Search
Related Links



    

Informative Articles

Get Stronger, Faster and Better by Training Right, Eating Well and Resting Up
Copyright 2005 Joey Atlas I rarely start an article with the conclusion at the beginning. But, for this specific topic I couldnít write it any other way. So, here it is. No magic pill, patented drink mix, sublingual tincture, trans-dermal patch,...

Oakland NJ - A Great Town for Kids
Oakland NJ - A Great Town for Kids My children, my wife and I have been fortunate to have lived in the town of Oakland NJ, for the past 18 years. The commitment to kids sports programs, especially girls softball, I think would be hard to surpass...

The Base Hit
The Base Hit © William A. Patsis 2004 Sometimes there is that rare moment that causes one to reflect on those matters that are deemed important and deflect those that are not. It is a very humbling experience but a nice feeling nevertheless. I had...

Total Bases
Total Bases This statistic fascinates me. For me it shows the difference between a slugger and a home run hitter. There have been players that have hit home runs that I do not consider good hitters. But when they are slugging, they get all...

Watching the NFL versus the MLB
Imagine placing two flat screen plasma TV's side by side in your living room smack dab in front of your couch. You've got beer, snacks a-plenty and fresh batteries in your clicker. One TV has an NFL game on and the other has a Major...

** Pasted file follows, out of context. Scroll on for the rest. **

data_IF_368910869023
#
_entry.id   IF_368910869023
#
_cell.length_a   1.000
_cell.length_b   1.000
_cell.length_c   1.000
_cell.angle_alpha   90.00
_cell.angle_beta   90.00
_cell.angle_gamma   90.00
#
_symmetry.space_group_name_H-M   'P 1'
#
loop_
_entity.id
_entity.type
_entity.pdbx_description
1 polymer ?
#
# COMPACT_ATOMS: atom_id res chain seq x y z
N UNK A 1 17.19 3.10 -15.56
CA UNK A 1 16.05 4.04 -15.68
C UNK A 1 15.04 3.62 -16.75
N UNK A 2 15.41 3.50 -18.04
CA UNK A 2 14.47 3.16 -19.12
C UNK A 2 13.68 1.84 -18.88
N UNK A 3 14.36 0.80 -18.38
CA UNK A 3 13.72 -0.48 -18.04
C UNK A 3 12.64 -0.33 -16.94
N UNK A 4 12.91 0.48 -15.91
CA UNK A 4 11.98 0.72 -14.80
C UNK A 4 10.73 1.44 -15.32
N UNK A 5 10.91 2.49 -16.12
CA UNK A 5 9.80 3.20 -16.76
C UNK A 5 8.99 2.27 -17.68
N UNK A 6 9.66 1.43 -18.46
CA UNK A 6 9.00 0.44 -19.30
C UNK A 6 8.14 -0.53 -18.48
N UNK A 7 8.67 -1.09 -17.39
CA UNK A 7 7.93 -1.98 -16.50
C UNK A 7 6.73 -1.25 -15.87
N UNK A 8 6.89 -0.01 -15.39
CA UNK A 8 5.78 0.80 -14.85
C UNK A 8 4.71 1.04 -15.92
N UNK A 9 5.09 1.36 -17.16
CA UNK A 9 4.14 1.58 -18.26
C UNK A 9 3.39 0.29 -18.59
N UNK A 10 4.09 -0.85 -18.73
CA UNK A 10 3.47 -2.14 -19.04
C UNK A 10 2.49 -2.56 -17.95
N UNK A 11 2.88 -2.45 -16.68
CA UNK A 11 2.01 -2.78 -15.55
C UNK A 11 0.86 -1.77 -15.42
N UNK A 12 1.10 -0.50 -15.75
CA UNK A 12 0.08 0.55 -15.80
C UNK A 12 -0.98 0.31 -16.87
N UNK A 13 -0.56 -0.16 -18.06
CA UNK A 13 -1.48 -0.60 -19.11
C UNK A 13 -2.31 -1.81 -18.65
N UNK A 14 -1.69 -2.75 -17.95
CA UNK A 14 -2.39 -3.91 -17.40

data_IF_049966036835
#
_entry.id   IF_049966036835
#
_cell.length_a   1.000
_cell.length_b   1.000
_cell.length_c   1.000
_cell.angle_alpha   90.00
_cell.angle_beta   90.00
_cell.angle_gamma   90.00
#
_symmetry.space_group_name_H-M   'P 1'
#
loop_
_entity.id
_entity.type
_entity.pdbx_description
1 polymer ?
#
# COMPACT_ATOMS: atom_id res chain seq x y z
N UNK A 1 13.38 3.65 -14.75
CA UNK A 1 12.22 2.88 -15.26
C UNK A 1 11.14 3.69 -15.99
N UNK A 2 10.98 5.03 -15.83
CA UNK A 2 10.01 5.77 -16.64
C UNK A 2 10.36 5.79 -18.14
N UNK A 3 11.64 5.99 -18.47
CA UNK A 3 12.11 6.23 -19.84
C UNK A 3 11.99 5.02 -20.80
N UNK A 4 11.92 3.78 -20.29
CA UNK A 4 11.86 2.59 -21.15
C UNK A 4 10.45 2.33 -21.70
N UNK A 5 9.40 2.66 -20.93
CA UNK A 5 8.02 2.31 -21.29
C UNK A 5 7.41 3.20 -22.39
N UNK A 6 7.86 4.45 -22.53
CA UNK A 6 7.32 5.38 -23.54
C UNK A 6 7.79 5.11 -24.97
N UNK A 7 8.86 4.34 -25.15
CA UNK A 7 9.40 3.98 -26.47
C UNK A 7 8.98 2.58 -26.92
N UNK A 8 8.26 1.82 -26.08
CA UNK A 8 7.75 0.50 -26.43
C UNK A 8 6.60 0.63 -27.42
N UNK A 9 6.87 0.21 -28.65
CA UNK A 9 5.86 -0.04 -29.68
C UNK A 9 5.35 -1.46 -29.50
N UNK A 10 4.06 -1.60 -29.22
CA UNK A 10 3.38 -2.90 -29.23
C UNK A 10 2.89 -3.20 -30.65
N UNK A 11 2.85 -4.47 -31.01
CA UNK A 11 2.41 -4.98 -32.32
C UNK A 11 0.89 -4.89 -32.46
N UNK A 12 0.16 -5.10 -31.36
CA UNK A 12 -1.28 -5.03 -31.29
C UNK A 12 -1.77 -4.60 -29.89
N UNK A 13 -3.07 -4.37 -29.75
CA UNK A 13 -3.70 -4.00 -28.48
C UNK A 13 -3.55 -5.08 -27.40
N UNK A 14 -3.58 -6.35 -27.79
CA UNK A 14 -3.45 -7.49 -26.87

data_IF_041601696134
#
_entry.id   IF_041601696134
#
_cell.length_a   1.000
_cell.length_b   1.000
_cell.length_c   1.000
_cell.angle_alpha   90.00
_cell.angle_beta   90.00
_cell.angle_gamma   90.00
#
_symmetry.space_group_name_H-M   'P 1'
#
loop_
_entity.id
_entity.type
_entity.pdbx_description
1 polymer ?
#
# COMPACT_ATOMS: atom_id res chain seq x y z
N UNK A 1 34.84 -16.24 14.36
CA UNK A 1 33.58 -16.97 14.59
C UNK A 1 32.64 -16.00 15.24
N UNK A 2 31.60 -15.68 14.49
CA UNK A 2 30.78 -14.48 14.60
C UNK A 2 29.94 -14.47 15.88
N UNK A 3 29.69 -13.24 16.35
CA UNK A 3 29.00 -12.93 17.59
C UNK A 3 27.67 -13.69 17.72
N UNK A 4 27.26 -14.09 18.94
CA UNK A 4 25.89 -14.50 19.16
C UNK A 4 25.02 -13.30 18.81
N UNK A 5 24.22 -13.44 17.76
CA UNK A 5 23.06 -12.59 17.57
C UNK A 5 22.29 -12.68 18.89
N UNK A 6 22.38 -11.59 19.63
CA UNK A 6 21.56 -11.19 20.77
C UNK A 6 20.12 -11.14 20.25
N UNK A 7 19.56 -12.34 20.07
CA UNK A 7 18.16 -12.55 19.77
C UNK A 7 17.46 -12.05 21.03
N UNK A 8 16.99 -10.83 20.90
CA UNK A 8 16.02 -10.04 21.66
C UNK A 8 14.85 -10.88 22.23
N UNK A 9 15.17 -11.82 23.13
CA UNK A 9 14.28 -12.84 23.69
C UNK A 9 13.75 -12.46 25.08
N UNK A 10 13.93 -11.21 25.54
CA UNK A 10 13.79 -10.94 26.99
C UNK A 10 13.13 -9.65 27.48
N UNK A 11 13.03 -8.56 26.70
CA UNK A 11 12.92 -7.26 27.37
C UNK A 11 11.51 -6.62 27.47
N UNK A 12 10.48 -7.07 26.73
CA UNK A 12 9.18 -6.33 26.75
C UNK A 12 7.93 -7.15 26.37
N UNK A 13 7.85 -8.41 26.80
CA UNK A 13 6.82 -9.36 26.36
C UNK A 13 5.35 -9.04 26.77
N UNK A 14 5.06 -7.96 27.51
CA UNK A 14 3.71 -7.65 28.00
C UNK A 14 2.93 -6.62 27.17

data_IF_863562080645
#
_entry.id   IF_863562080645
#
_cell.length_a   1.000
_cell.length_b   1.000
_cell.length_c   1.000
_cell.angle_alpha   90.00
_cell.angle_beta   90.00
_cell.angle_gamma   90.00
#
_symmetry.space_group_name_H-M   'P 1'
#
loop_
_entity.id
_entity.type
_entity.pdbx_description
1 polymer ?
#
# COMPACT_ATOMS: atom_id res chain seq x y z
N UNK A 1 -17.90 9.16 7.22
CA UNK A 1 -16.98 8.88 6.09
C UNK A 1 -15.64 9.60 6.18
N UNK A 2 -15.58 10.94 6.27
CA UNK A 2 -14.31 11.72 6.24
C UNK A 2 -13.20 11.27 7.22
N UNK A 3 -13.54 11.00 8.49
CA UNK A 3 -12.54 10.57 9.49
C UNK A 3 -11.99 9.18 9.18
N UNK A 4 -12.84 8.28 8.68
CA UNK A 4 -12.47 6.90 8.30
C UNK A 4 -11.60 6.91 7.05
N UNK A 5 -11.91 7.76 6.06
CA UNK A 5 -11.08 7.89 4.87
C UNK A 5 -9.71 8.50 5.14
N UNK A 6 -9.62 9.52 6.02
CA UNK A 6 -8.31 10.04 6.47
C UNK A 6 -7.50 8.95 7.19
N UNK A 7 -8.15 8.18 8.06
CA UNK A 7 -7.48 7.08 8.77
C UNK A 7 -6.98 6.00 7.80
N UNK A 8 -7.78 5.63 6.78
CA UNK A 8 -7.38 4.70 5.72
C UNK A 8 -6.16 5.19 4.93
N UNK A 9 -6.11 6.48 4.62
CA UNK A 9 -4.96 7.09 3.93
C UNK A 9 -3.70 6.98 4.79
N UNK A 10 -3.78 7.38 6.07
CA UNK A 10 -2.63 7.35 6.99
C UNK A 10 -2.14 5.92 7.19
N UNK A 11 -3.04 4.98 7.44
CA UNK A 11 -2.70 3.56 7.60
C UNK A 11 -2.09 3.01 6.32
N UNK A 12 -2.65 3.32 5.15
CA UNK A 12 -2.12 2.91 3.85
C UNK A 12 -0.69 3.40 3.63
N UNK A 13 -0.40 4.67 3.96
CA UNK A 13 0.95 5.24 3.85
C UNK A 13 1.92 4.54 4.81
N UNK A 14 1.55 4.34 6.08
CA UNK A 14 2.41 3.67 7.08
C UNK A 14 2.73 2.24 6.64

choosing a good Baseball Bat!

choosing a good Baseball Bat!

Ash

Most wood bats today are made from Northern White Ash generally harvested in Pennsylvania and Upstate New York. It is graded for quality with straight grain being the most important criteria. (Southern Ash grows too quickly and is not as dense). Major League grade is of course, the best and is also in short supply. Most of what you see that's labeled or sold as Pro-Stock or some similar name is actually Minor League wood or a lesser grade and generally is found for around $40. Of course, there are other levels of quality down to the $20. range. They are known by grades called high school, trophy and retail (don't expect to see the grades labeled). Generally, they are not of very good quality and only worth purchasing if money is an issue. (Better than not having any wood at all). You won't find these on our site. We only work with quantities in straight ash.

Maple

Here is another material that has recently gained some Major League


notoriety. They cost a bit more, but when made properly AND from the right material known as Rock or Sugar Maple, it is absolutely worth the extra money simply because it tends to outlast ash bats many times over. So in the long run, because they last longer, they're less expensive.

So why don't all major Leaguers use maple? Actually, as they are becoming more well known, more players are now using them. Just like in your own dugout, players will try out each other's new bats. And since they have such good "feel", some players will switch while other players having the superstitions that many ballplayers tend to have, will never change even the color much less the type of bat that they use. Also, since Major leaguers aren't concerned with saving money on bat breakage, economy is not the issue that it is for the rest of us.
About the author:

http://www.a1-baseball-4u.info/



Sign up for PayPal and start accepting credit card payments instantly.